A key idea was the rejection of “foundationalism.” The notion of unchangeable truths (“foundations”) that exist outside of history and never change became problematic (i.e., the “absolutes” of Francis Schaeffer). But I also realized that I didn’t have to abandon my quest for understanding; in fact, embracing a non-foundationalist sense of truthfulness actually made growth in understanding more possible.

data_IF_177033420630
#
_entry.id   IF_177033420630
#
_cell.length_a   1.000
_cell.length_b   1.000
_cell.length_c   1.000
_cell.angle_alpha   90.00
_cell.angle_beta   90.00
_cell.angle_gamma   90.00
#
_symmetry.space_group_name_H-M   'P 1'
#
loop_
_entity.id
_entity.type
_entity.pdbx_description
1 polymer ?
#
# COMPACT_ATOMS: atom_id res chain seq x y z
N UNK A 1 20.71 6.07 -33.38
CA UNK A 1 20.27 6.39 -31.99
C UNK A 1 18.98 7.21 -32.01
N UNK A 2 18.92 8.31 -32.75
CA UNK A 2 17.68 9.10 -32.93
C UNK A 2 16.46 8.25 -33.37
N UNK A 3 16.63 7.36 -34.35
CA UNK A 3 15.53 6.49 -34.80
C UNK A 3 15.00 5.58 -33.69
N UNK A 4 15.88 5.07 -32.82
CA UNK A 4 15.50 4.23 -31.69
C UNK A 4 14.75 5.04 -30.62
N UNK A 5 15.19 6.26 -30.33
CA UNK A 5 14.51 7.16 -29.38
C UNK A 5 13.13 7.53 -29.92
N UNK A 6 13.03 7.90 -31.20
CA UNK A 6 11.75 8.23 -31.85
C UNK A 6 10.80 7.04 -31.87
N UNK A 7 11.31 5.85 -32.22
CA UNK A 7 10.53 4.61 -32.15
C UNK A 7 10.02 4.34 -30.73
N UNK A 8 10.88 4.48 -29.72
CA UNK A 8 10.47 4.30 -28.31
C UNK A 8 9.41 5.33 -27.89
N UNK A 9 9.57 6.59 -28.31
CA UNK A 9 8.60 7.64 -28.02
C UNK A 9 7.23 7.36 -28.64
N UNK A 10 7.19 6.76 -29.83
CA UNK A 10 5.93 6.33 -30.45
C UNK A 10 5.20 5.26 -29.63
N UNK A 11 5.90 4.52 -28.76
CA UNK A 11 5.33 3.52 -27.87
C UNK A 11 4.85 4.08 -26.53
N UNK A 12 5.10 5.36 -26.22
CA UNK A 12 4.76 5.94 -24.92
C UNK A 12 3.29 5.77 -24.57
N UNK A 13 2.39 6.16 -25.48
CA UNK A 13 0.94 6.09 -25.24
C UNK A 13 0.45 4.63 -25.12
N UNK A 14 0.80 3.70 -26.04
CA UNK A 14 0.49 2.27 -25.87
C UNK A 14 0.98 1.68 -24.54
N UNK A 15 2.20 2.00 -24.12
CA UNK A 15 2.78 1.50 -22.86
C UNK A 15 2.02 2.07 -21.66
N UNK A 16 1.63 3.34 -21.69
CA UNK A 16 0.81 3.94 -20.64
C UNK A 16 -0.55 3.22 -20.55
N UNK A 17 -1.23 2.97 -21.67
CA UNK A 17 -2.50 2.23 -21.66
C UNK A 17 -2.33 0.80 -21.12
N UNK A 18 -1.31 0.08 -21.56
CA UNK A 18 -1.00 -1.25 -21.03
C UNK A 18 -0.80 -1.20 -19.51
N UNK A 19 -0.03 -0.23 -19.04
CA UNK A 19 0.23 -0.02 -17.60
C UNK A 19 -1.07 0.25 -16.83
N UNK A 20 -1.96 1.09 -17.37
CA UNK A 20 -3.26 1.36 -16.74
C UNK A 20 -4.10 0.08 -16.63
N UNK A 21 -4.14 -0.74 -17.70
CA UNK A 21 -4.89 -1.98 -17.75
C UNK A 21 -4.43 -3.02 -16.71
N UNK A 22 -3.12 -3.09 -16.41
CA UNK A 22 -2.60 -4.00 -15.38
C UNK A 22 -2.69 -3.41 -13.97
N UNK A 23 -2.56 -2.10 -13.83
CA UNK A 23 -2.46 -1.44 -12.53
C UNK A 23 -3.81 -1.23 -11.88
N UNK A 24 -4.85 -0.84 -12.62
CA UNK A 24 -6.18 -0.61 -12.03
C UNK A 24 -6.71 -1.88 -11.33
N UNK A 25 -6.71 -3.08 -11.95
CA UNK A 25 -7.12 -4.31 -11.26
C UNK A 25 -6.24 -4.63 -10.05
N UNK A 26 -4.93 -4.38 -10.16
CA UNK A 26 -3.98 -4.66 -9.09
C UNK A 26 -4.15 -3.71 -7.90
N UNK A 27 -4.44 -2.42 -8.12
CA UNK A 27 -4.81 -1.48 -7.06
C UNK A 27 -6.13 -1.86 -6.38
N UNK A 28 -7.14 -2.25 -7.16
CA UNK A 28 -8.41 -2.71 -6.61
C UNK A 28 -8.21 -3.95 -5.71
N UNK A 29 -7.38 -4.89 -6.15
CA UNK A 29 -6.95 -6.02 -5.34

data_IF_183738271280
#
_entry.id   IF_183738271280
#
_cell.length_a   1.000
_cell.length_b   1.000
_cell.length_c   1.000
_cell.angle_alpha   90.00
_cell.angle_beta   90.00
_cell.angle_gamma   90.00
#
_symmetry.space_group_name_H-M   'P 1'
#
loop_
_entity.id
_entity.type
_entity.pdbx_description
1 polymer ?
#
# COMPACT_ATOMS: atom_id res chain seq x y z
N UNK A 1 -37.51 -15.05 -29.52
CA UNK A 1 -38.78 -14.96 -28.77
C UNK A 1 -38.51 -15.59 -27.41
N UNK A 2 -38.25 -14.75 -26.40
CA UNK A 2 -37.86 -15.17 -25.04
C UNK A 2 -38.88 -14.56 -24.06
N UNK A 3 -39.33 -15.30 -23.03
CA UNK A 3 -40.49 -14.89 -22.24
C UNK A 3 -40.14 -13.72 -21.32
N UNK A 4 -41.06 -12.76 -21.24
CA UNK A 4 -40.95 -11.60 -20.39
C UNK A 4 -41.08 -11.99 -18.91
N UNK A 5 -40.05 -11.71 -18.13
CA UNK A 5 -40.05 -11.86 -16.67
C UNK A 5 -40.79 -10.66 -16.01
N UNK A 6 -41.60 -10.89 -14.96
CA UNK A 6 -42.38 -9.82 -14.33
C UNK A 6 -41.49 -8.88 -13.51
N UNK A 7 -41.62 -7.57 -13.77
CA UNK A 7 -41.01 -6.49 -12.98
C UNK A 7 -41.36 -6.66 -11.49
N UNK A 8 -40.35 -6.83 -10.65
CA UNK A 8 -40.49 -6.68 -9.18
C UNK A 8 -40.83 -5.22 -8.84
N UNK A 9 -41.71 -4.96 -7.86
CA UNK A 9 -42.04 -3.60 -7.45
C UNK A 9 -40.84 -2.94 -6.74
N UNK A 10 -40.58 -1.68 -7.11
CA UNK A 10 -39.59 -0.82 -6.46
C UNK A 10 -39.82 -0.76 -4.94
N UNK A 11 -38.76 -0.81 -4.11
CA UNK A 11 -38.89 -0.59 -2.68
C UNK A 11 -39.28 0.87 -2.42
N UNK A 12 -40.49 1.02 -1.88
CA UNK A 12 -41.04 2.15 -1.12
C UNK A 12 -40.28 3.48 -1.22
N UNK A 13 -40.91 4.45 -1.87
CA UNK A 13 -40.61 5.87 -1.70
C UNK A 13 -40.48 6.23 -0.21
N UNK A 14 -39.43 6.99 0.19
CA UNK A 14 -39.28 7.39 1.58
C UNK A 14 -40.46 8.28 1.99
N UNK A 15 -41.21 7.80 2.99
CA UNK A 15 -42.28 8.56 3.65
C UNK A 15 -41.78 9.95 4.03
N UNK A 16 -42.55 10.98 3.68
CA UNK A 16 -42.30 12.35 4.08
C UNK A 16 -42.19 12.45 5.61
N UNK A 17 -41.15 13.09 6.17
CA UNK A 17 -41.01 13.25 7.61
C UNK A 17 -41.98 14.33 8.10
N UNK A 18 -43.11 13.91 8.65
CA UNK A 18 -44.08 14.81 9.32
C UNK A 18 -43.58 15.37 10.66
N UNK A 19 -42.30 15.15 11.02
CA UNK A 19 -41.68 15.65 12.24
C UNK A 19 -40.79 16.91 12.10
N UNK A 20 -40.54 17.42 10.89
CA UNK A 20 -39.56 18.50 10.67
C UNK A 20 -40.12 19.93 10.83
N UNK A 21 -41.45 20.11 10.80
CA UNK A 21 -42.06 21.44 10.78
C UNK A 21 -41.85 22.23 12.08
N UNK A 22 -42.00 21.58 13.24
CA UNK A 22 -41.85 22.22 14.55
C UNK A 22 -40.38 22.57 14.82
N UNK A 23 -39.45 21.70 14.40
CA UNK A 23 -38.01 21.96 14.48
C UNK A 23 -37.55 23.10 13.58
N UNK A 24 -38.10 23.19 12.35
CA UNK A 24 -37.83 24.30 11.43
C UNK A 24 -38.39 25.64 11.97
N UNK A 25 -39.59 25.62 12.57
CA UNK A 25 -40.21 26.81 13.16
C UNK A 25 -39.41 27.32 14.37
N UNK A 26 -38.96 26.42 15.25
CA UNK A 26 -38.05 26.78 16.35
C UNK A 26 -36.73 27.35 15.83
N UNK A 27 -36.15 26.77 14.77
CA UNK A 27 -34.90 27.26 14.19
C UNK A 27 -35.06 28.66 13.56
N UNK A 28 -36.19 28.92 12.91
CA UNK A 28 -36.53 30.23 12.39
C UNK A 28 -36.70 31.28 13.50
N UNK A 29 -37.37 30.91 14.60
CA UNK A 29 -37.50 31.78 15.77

Because I retained an optimism about discerning truthfulness (even it wasn’t about unchanging absolutes), I shied away from what seemed to be extreme relativism in, say, Foucault and Derrida (who Matthew did like). And I didn’t have the philosophical chops to get much out of directly reading Wittgenstein and Heidegger. I got my non-foundationalist philosophy through popularizers such as Richard Rorty (Philosophy and the Mirror of Nature), Stephen Toulmin (Wittgenstein’s Vienna and Cosmopolis), and (especially) Richard Bernstein (his book Beyond Objectivism and Relativism was particularly important for me). I took a class on Gandhi’s thought and practice as well that helped me to see that the quest for truth may mainly be about peaceable living.